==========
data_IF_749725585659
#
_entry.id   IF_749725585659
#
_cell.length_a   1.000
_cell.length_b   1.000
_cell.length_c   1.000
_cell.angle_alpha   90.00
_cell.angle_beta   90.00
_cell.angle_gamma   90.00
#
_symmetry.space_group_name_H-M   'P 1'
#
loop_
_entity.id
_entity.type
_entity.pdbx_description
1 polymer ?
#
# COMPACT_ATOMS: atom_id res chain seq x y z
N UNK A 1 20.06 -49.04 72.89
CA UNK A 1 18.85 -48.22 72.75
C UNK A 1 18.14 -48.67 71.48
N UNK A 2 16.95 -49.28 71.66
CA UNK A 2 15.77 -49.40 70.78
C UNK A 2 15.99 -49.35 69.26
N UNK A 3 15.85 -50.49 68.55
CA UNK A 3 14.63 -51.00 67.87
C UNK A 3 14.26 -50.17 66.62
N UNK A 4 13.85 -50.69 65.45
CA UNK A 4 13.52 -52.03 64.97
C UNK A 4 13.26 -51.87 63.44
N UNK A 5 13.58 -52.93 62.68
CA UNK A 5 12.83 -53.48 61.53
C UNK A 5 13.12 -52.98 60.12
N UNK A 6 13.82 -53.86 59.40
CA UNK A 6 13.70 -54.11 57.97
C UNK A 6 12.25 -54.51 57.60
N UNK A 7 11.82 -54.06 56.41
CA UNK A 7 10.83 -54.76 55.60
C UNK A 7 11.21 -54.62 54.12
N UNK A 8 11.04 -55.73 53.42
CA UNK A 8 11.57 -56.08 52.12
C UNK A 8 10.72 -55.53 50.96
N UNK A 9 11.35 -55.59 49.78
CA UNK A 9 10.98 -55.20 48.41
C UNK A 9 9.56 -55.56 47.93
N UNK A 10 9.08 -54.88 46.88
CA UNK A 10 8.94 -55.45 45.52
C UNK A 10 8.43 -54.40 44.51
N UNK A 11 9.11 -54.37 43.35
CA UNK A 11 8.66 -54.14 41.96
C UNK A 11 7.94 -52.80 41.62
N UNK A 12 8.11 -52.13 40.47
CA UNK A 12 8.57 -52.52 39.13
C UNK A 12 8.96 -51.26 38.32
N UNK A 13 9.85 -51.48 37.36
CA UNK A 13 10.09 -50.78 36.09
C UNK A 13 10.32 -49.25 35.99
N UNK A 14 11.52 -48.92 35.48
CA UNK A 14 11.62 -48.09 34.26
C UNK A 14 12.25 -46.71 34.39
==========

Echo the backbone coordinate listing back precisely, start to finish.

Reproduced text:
data_IF_749725585659
#
_entry.id   IF_749725585659
#
_cell.length_a   1.000
_cell.length_b   1.000
_cell.length_c   1.000
_cell.angle_alpha   90.00
_cell.angle_beta   90.00
_cell.angle_gamma   90.00
#
_symmetry.space_group_name_H-M   'P 1'
#
loop_
_entity.id
_entity.type
_entity.pdbx_description
1 polymer ?
#
# COMPACT_ATOMS: atom_id res chain seq x y z
N UNK A 1 20.06 -49.04 72.89
CA UNK A 1 18.85 -48.22 72.75
C UNK A 1 18.14 -48.67 71.48
N UNK A 2 16.95 -49.28 71.66
CA UNK A 2 15.77 -49.40 70.78
C UNK A 2 15.99 -49.35 69.26
N UNK A 3 15.85 -50.49 68.55
CA UNK A 3 14.63 -51.00 67.87
C UNK A 3 14.26 -50.17 66.62
N UNK A 4 13.85 -50.69 65.45
CA UNK A 4 13.52 -52.03 64.97
C UNK A 4 13.26 -51.87 63.44
N UNK A 5 13.58 -52.93 62.68
CA UNK A 5 12.83 -53.48 61.53
C UNK A 5 13.12 -52.98 60.12
N UNK A 6 13.82 -53.86 59.40
CA UNK A 6 13.70 -54.11 57.97
C UNK A 6 12.25 -54.51 57.60
N UNK A 7 11.82 -54.06 56.41
CA UNK A 7 10.83 -54.76 55.60
C UNK A 7 11.21 -54.62 54.12
N UNK A 8 11.04 -55.73 53.42
CA UNK A 8 11.57 -56.08 52.12
C UNK A 8 10.72 -55.53 50.96
N UNK A 9 11.35 -55.59 49.78
CA UNK A 9 10.98 -55.20 48.41
C UNK A 9 9.56 -55.56 47.93
N UNK A 10 9.08 -54.88 46.88
CA UNK A 10 8.94 -55.45 45.52
C UNK A 10 8.43 -54.40 44.51
N UNK A 11 9.11 -54.37 43.35
CA UNK A 11 8.66 -54.14 41.96
C UNK A 11 7.94 -52.80 41.62
N UNK A 12 8.11 -52.13 40.47
CA UNK A 12 8.57 -52.52 39.13
C UNK A 12 8.96 -51.26 38.32
N UNK A 13 9.85 -51.48 37.36
CA UNK A 13 10.09 -50.78 36.09
C UNK A 13 10.32 -49.25 35.99
N UNK A 14 11.52 -48.92 35.48
CA UNK A 14 11.62 -48.09 34.26
C UNK A 14 12.25 -46.71 34.39